Third quarter estimated tax payments are due on Sept. 15, and whether you’re self-employed or a business owner with income from a Partnership or S-Corporation, you might be wondering if any of the pandemic relief programs will impact what you owe.
As you probably know, estimated taxes are a way to pay tax on income that isn’t subject to withholding. Income from self-employment, interest, dividends, alimony, rent, and gains from the sales of assets, prizes, or awards, all could require you to pay estimated tax.
And it’s not only used for regular income tax, but also for other taxes like self-employment tax and alternative minimum tax. Remember that estimated tax payments are paid in four installments and are due April 15, June 15, Sept. 15, and Jan. 15. However, if you’ve been impacted by Hurricanes Henri or Ida, the severe storms and flooding in Tennessee, or another presidentially declared disaster, an extension on third quarter estimates for 2021 has been granted until Jan. 3, 2022.
With the Sept. 15th deadline right around the corner, it’s important to make sure you’ve got everything in line for your next payment. However, estimating income for 2021 can be trickier than previous years because of recent relief programs, like the Paycheck Protection Program or Employee Retention Credit. Whether you’re running a business or managing your personal taxes, here are three things to keep in mind when determining how much you’ve got to pay in estimated tax in the last two quarters of 2021.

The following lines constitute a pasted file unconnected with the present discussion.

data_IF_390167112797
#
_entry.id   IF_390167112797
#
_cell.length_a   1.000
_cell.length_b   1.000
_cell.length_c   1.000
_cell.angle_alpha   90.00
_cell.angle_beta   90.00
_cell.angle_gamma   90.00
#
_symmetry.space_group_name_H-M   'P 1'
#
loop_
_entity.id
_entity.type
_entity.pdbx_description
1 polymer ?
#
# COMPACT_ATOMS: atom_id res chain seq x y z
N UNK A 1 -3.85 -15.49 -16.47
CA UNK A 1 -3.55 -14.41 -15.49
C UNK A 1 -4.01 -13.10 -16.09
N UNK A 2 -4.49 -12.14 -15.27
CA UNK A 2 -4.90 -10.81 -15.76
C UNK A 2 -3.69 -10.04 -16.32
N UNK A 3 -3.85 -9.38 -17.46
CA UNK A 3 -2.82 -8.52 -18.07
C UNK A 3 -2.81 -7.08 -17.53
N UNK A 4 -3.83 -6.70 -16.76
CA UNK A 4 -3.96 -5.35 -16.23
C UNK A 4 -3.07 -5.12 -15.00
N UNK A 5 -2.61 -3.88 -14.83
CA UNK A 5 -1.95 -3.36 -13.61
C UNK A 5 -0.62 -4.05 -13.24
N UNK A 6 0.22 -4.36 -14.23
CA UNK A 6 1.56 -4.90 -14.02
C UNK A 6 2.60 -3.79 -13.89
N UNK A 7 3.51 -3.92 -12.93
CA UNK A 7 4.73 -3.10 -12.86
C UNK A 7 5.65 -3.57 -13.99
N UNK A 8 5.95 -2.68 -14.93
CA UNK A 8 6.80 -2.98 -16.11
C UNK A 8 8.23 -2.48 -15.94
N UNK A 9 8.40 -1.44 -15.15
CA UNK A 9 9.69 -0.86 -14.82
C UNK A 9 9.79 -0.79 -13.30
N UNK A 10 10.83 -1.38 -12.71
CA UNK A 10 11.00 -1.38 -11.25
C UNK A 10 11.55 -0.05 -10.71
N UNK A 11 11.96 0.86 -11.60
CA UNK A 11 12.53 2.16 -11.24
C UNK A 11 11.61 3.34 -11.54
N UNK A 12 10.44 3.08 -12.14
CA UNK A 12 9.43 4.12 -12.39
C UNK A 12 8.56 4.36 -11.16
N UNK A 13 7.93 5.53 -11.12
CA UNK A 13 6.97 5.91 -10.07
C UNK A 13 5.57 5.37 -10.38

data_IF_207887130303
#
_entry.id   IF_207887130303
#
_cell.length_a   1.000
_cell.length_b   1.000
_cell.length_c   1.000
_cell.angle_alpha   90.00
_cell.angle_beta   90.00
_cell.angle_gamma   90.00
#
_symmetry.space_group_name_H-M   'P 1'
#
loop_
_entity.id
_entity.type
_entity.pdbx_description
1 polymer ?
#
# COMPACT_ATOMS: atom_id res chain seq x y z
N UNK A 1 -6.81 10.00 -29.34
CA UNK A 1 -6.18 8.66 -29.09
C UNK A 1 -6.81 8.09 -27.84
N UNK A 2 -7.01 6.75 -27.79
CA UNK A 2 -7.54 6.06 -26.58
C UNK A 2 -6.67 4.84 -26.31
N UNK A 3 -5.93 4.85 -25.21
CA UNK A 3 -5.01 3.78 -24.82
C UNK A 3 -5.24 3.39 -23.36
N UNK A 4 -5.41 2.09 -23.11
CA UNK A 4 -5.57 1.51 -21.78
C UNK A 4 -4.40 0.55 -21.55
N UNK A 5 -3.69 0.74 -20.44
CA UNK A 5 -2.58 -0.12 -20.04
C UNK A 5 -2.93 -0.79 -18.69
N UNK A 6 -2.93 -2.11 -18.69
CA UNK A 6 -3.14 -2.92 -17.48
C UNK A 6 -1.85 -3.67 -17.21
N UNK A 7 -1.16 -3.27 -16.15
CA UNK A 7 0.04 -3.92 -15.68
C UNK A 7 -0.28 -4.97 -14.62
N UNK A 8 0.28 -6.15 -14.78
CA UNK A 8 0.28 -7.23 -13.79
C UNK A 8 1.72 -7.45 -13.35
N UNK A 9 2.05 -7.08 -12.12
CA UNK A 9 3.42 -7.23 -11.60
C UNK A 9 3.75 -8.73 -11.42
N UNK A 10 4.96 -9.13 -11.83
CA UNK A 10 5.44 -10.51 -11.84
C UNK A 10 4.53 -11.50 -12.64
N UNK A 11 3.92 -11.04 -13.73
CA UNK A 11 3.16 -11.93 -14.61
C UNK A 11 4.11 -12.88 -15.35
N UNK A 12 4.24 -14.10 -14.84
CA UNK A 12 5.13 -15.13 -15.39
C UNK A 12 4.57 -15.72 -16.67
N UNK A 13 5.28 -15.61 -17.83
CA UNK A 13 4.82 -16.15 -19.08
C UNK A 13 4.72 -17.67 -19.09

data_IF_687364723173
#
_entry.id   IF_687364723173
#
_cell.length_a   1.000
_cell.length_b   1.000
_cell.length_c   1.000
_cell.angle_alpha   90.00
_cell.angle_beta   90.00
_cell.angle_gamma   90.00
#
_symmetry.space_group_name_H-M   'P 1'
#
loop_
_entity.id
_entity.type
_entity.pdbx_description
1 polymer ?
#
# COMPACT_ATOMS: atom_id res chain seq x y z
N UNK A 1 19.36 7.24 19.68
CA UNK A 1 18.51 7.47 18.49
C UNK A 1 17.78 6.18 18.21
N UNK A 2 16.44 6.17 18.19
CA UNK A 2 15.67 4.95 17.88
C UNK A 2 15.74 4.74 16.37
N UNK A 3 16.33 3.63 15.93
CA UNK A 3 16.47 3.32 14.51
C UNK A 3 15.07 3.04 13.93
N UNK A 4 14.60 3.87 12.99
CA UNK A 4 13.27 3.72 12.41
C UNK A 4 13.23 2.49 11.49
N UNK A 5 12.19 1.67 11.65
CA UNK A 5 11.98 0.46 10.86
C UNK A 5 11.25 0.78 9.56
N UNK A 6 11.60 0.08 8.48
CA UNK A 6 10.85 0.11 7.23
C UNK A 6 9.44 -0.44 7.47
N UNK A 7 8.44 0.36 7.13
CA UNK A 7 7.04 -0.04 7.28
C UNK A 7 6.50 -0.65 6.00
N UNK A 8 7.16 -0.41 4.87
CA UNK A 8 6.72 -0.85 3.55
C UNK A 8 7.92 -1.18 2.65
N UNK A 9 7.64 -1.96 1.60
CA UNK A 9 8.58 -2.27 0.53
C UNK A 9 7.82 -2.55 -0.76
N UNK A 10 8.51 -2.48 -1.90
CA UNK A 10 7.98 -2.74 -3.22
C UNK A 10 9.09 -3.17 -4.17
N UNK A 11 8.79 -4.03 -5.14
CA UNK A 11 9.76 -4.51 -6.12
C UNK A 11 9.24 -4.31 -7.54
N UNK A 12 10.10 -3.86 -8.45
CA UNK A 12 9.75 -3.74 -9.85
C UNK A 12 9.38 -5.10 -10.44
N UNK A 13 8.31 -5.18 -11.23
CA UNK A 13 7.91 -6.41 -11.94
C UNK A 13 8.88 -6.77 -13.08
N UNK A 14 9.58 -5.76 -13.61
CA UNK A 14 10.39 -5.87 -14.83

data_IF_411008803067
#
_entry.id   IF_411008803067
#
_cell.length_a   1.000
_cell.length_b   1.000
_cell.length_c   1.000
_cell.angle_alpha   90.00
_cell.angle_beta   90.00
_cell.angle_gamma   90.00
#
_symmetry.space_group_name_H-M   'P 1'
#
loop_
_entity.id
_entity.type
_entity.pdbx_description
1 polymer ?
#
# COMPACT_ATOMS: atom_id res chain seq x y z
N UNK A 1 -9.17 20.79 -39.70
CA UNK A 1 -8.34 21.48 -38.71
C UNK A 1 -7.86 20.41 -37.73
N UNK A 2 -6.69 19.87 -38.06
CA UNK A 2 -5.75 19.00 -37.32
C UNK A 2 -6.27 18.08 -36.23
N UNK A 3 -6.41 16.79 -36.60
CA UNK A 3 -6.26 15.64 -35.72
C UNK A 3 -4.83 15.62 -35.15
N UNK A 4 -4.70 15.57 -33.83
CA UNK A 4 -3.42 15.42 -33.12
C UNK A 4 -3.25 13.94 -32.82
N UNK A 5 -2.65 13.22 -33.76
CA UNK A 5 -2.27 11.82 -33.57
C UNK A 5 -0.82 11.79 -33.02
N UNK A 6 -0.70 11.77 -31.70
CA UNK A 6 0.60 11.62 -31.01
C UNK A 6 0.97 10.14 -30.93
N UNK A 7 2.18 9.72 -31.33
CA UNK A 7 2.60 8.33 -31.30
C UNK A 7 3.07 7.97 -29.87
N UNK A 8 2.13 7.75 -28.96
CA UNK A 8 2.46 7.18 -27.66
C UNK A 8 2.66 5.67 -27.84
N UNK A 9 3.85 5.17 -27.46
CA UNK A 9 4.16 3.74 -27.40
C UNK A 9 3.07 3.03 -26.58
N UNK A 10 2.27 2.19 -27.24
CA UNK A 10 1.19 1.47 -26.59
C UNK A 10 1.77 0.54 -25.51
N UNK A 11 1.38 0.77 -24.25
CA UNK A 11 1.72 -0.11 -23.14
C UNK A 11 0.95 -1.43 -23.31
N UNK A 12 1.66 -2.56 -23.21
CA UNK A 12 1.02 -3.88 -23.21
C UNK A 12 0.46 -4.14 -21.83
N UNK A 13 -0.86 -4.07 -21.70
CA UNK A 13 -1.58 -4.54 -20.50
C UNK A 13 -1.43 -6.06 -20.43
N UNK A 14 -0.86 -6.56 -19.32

Impact of the Employee Retention Credit: Business who received an Employee Retention Credit may have to deal with an unanticipated tax situation because the amount of the credit received reduces the wage expense deduction for that tax year. That, in turn, increases income which might mean you owe more in taxes.
Impact of Advance Child Tax Credit Payments: If you received advance Child Tax Credit payments for the last half of the year, you could owe back some or all of it on your 2021 tax return. Why? The 2021 payments are essentially estimates based on your 2019 and 2020 returns, so unexpected changes to your 2021 return (an increase in income, or a child no longer qualifying as a dependent, for example) may put you out of the running for the credit.
Impact of 2021 PPP loan forgiveness on state and local taxes: If you had your Paycheck Protection Program loan forgiven, those funds aren’t taxed by the federal government. However, different states have different rules, as some are treating the forgiven loan as taxable income and denying the deduction for expenses paid for using forgiven loans. So, state-level estimated tax payments might be in order.
Given all the changes thrown at you the past few months, it’s important to have a trusted accounting and tax partner to guide you through the obstacles and hurdles of compliance. At PADGETT BUSINESS SERVICES®, our network of CPAs, enrolled agents and tax professionals is well-versed in dealing with these programs and policies. Find an office near you today!
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